Venison stockStock is a key ingredient in many of the different dishes you'll make. And venison stock is no different from any other type of stock in that way. Venison stock gives you a tasty base for wild game soups, stews, gravies and many other dishes. It's simple to make and can be tailored to your specific taste buds by simply changing out the ingredients or even smoking the bones rather than roasting them before making the stock. Below is a quick recipe for venison stock that'll have you putting more of this years deer harvest to tasteful use.
Large measuring cup or large bowl
Ingredients: (these ingredients you can add to or take away from according to your taste)
Deer, antelope, elk, or moose bones
4 to 6 carrots, cut into 2-inch pieces
3 or 4 stalks of celery, cut into 2 inch pieces
2 medium onions or 4 small onions cut into quarters
1 or 2 garlic cloves
2 bay leaves
10 whole peppercorns (optional to taste)
4 or 5 sprigs of parsley
2 sprigs of thyme or 1tsp of dried thyme leaves
1. Arrange deer bones in a large roasting pan. Preheat oven to 450 and roast the bones util well browned. This normally takes about 1 hour. Be sure to turn the bones at the half hour point for even browning.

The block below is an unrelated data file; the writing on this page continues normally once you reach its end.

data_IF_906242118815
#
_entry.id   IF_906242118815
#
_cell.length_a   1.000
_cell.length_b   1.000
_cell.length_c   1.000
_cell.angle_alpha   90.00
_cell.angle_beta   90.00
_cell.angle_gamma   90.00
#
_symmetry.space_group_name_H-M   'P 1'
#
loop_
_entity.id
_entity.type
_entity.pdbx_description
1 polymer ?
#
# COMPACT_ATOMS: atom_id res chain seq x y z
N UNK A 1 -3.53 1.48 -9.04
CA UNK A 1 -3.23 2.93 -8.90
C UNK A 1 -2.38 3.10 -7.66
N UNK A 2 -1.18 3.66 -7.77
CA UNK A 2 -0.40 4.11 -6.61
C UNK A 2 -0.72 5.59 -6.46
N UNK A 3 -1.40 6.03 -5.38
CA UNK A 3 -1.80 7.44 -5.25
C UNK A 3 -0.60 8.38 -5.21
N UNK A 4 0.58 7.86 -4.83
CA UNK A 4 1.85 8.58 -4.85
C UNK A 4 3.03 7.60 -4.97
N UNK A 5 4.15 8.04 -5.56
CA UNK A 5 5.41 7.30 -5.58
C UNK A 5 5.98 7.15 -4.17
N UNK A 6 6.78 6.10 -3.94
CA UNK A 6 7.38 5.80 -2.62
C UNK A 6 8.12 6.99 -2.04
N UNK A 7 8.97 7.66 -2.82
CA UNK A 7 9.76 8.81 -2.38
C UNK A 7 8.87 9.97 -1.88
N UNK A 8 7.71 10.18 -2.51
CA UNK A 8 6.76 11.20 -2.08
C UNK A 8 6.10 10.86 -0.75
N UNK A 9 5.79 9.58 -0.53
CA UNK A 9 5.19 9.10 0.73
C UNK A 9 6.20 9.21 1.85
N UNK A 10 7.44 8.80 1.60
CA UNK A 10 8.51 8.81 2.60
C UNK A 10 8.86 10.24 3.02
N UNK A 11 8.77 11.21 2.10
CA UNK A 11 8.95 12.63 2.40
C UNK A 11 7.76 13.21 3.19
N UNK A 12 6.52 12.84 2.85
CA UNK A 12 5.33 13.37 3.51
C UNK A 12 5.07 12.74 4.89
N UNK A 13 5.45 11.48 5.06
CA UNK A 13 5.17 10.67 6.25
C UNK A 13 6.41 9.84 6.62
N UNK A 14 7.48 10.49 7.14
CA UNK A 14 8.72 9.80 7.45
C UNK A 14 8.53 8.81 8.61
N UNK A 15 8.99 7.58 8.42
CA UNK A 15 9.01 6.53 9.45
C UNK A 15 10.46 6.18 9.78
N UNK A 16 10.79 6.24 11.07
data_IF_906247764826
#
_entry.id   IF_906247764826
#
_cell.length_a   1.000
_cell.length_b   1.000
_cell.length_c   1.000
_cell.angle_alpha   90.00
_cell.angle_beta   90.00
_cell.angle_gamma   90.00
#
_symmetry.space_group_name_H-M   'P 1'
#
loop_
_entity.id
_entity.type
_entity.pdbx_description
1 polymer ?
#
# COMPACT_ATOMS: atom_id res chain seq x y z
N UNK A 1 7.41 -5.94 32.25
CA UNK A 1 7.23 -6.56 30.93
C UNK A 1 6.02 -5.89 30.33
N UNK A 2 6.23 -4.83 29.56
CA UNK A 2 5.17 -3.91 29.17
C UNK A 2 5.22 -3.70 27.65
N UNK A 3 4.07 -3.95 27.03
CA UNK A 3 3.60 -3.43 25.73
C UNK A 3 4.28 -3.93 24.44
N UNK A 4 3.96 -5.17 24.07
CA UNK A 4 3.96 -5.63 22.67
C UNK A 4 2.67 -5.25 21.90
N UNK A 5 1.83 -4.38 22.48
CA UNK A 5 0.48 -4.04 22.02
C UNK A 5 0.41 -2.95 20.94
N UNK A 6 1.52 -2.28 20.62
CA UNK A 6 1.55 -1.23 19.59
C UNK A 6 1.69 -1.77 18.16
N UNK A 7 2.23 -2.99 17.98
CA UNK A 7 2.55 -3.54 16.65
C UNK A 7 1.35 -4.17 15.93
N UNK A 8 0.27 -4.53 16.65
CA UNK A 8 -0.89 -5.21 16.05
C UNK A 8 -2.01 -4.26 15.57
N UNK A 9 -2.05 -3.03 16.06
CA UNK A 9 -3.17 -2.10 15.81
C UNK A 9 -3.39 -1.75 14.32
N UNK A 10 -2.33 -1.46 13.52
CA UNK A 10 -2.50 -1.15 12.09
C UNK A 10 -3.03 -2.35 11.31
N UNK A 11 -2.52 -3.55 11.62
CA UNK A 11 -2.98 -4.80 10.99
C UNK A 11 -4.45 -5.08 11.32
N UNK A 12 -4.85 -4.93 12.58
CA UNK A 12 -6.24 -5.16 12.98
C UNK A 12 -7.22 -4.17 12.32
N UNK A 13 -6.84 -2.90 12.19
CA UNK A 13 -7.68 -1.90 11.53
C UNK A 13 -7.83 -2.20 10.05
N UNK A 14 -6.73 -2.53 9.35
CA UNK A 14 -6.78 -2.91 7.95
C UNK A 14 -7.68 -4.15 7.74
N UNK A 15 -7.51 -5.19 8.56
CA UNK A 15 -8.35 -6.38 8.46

2. Transfer bones to the your stock pot. (you may wanna use tongs to avoid burned fingers.) Loosen browned bis from the roasting pan by stirring and adding 1 cup of water if necessary. Pour this liquid into a large bowl or measuring cup so you can skim the fat off of the top. Add liquid to your stockpot with the bones.
3. Add the rest of your ingredients to the stockpot. Cover the bones with cold water then heat over medium-high heat until the liquid comes to a boil. Once the liquid comes to a boil reduce the heat and skim any foam from the top of the stock. Let simmer for about 8 hours, skimming foam periodically and adding additional water when necessary to keep bones covered.
4. Strain sock through 3 or 4 layers of cheesecloth into a large heat resistant bowl or pot. Discard the bones, vegetables and any solid matter leftover in cheesecloth. Pour stock back into the stockpot bringing the stock back to a boil. Cook the stock until reduces to about 3 quarts. Let it cool for a while before refrigerating over night. The next morning, skim any solidified fat from the top and your venison stock is ready.
Thanks for reading,